The NIST standard 800-90A states that “a user of a DRBG for cryptographic purposes requires assurance that the generator actually produces (pseudo) random and unpredictable bits. The user needs assurance that the design of the generator, its implementation and its use to support cryptographic services are adequate to protect the user’s information” (NIST 800-90A). We agree.

What assurances does NIST actually provide about the generator? The document contains no mathematical proofs of pseudo-randomness and no supporting citations. Indeed, careful proofs would be impossible, because as we have noted, definitions are more informal than rigorous. Instead, the user of the standard must rely on NIST’s authoritative claim that “the design of each DRBG mechanism in this Recommendation has received an evaluation of its security properties prior to its selection for inclusion in this Recommendation.” That one sentence is the extent of NIST assurance of design. That’s it! It seems that for NIST, assurance means to comfort with soothing words. To a mathematician, this attitude is exasperating. There is no mathematical statement of what those security properties are, and no discussion of the methods that were used to reach the conclusion. We are not told who made the evaluation or what the results of the evaluation were.

Based on the Memorandum of Understanding between NIST and NSA from 1989, quoted in Schneier (p. 601), we might wonder whether NIST’s part in the evaluation was limited. According to the memo, “The NIST will … recognize the NSA-certified rating of evaluated trusted systems under the Trusted Computer Security Evaluation Criteria Program without requiring additional evaluation” (emphasis added).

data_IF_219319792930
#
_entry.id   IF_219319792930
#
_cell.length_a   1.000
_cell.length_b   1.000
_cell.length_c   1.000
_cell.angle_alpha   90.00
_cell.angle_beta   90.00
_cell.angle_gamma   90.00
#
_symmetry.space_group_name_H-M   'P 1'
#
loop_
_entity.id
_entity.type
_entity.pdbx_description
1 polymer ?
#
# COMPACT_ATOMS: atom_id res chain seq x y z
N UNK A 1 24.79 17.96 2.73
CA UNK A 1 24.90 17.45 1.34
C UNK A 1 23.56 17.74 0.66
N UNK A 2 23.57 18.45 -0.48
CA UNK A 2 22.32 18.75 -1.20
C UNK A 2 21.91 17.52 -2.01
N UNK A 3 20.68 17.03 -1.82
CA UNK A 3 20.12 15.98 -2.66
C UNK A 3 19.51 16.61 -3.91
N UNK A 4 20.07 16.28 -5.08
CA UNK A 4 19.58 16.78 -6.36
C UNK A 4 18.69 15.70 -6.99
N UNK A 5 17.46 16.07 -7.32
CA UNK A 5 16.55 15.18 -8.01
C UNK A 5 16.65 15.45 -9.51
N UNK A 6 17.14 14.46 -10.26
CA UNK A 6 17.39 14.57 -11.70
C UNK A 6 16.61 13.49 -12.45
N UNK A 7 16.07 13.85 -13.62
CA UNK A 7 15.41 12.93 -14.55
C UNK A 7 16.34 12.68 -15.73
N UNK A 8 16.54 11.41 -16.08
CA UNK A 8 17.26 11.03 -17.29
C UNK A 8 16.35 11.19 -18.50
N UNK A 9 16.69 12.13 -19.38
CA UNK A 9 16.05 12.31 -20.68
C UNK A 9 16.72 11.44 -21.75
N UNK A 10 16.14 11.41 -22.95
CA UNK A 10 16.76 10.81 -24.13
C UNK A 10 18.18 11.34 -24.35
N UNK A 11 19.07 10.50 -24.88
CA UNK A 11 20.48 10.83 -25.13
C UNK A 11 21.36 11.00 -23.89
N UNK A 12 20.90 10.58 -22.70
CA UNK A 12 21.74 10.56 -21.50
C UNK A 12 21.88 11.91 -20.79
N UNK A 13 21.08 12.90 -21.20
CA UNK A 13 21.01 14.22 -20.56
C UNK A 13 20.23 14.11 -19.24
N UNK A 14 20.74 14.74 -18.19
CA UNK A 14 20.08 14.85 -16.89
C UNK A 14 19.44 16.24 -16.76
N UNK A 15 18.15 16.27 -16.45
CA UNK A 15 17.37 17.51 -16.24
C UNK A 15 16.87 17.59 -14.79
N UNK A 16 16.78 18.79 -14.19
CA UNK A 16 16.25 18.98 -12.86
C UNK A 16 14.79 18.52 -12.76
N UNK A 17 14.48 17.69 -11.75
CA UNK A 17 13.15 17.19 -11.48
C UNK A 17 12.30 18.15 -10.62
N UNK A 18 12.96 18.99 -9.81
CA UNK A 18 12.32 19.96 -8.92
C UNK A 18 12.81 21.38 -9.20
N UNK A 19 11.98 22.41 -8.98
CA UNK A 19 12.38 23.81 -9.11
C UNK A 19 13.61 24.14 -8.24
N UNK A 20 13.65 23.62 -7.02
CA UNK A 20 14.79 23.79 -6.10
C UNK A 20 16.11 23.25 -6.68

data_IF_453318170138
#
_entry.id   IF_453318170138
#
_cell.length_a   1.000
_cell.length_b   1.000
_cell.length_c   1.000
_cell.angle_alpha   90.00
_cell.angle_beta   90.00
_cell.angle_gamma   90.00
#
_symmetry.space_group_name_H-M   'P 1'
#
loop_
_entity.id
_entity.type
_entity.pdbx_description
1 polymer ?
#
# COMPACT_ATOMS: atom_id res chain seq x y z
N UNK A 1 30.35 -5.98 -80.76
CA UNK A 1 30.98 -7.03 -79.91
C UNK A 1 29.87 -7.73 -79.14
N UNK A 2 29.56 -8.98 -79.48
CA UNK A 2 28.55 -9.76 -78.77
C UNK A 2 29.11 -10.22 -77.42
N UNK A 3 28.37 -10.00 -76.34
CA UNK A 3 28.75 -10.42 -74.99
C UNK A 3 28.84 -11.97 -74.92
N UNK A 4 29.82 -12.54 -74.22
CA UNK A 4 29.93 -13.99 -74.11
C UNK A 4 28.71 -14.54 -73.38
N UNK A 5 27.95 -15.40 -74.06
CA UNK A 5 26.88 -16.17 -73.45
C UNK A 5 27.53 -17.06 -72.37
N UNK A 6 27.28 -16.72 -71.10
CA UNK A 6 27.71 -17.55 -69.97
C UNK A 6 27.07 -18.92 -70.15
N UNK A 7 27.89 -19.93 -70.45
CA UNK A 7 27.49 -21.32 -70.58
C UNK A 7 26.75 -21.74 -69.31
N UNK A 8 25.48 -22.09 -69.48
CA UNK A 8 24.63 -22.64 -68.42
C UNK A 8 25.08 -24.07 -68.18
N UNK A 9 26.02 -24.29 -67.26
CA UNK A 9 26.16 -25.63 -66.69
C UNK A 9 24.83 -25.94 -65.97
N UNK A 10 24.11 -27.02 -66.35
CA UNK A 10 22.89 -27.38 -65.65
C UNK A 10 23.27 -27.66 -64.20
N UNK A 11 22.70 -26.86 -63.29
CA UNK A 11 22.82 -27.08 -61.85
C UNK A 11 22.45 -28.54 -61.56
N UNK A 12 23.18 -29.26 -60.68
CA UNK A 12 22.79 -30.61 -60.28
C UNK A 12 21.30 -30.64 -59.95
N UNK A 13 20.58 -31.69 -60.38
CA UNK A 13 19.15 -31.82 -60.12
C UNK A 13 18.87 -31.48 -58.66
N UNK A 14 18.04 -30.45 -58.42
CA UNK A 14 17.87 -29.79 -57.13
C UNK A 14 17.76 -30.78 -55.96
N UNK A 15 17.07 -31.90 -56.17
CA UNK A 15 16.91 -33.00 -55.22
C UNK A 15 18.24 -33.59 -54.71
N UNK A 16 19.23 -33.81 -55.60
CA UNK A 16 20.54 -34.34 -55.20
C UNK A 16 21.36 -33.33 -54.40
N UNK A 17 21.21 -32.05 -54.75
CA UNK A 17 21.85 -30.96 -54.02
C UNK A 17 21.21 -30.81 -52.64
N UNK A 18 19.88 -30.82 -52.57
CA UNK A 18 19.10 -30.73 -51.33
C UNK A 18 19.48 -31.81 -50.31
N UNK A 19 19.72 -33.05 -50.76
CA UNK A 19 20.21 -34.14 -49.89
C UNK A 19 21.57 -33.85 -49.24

Here is the NIST assurance of HMAC_DRBG (deterministic random bit generation based on hash message authentication codes). It states, “In general, even relatively weak hash functions seem to be quite strong when used in the HMAC construction. On the other hand, there is not a reduction proof from the hash function’s collision resistance properties to the security of the DRBG” (NIST 800-90A Appendix E.2). Note the informal tone of the discussion, the reassurance that a weakness is strength, the brevity, and absence of mathematical theorems.

Cryptographic standards derive their security through the underlying mathematics. We can place our trust in mathematics but not in assurances such as these.


According to NIST aspirations, “NIST works to publish the strongest cryptographic standards possible.” Our analysis shows that judged by professional mathematical standards, NIST is very far from its goal. Indeed, the current NIST standard was written in a pre-Snowden era of unverified assurances.

NIST sets the standard both by its choice of algorithms and by its
attitude towards rigor. Overall, its general careless tone will
facilitate vulnerable implementations of the standard.

Better approaches to standardization are available. In fact, a number of formal verification projects have been completed (such as a formal verification of a C compiler mentioned above) that dwarf what we specifically ask NIST to do. Please adopt verification technologies in widespread use! Improvement in the formal specification of NIST standards is the first critical step in a larger process of formal verification along the entire chain, including the underlying mathematical concepts, cryptographic primitives, protocols and algorithms, and end implementations in computer code.

End Notes

1. [Here is the full definition from NIST: “A process (or data produced by a process) is said to be pseudorandom when the outcome is deterministic, yet also effectively random, as long as the internal action of the process is hidden from observation. For cryptographic purposes, `effectively’ means `within the limits of intended cryptographic strength.'” Speaking of the data, we may ask with Knuth, “is 2 a random number?”] (return to text)
2. [We pick the most extensive mathematical argument in the document. It is telling that this argument is used to justify weakening the standard for the sake of efficiency.] (return to text)
3. [In light of the much discussed back door to the elliptic curve algorithm, NSA had a secret interest in persuading users not to discard many bits from x; aggressive truncation would make the back door more difficult to use.] (return to text)